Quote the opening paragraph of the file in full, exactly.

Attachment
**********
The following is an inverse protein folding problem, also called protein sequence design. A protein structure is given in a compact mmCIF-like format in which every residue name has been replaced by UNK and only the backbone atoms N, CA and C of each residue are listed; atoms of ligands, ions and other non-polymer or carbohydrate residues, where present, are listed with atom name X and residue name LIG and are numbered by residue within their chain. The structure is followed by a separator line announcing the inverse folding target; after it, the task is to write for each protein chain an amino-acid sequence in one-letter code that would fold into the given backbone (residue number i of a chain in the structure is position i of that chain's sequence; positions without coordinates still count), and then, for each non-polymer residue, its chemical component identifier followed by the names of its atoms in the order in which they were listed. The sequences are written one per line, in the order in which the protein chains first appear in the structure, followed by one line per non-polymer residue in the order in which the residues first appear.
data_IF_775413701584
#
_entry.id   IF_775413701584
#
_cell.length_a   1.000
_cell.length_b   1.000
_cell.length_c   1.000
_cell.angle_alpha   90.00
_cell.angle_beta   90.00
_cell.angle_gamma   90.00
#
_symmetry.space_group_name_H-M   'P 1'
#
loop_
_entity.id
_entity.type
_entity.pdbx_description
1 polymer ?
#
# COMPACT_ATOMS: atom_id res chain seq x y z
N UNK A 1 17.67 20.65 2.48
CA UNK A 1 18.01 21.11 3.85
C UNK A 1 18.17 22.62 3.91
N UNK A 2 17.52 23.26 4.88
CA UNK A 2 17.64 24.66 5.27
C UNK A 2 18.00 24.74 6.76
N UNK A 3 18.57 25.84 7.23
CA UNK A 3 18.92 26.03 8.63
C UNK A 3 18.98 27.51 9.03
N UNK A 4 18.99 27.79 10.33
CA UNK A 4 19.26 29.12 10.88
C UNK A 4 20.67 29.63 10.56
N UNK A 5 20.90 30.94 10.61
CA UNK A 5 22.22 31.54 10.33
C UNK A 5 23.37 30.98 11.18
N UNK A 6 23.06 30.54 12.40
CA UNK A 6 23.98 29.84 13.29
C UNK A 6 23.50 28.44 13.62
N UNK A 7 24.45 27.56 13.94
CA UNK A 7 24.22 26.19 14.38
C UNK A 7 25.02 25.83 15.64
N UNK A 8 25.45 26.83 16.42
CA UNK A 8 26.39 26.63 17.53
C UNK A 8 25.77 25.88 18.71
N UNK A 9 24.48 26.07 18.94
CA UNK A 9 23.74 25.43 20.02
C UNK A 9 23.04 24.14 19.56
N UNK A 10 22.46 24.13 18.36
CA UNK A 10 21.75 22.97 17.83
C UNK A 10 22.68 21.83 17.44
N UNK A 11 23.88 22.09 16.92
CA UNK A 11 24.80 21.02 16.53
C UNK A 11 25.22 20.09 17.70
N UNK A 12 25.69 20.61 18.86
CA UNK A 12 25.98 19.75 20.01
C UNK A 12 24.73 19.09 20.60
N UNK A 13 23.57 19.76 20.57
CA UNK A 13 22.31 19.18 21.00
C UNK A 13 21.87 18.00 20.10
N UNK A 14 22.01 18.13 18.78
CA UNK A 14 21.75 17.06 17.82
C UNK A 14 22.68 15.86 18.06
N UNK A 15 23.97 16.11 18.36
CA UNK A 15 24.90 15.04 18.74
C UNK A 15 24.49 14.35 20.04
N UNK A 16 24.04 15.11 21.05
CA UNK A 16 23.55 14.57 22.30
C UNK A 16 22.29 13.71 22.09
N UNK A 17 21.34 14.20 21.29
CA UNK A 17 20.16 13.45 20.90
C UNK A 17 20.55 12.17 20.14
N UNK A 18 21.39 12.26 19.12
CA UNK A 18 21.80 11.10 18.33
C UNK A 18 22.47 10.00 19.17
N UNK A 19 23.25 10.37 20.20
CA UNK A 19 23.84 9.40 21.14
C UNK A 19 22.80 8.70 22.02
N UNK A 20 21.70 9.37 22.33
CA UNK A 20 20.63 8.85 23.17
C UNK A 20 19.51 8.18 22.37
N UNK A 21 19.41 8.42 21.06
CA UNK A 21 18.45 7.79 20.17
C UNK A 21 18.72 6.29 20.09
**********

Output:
The following is an inverse protein folding problem, also called protein sequence design. A protein structure is given in a compact mmCIF-like format in which every residue name has been replaced by UNK and only the backbone atoms N, CA and C of each residue are listed; atoms of ligands, ions and other non-polymer or carbohydrate residues, where present, are listed with atom name X and residue name LIG and are numbered by residue within their chain. The structure is followed by a separator line announcing the inverse folding target; after it, the task is to write for each protein chain an amino-acid sequence in one-letter code that would fold into the given backbone (residue number i of a chain in the structure is position i of that chain's sequence; positions without coordinates still count), and then, for each non-polymer residue, its chemical component identifier followed by the names of its atoms in the order in which they were listed. The sequences are written one per line, in the order in which the protein chains first appear in the structure, followed by one line per non-polymer residue in the order in which the residues first appear.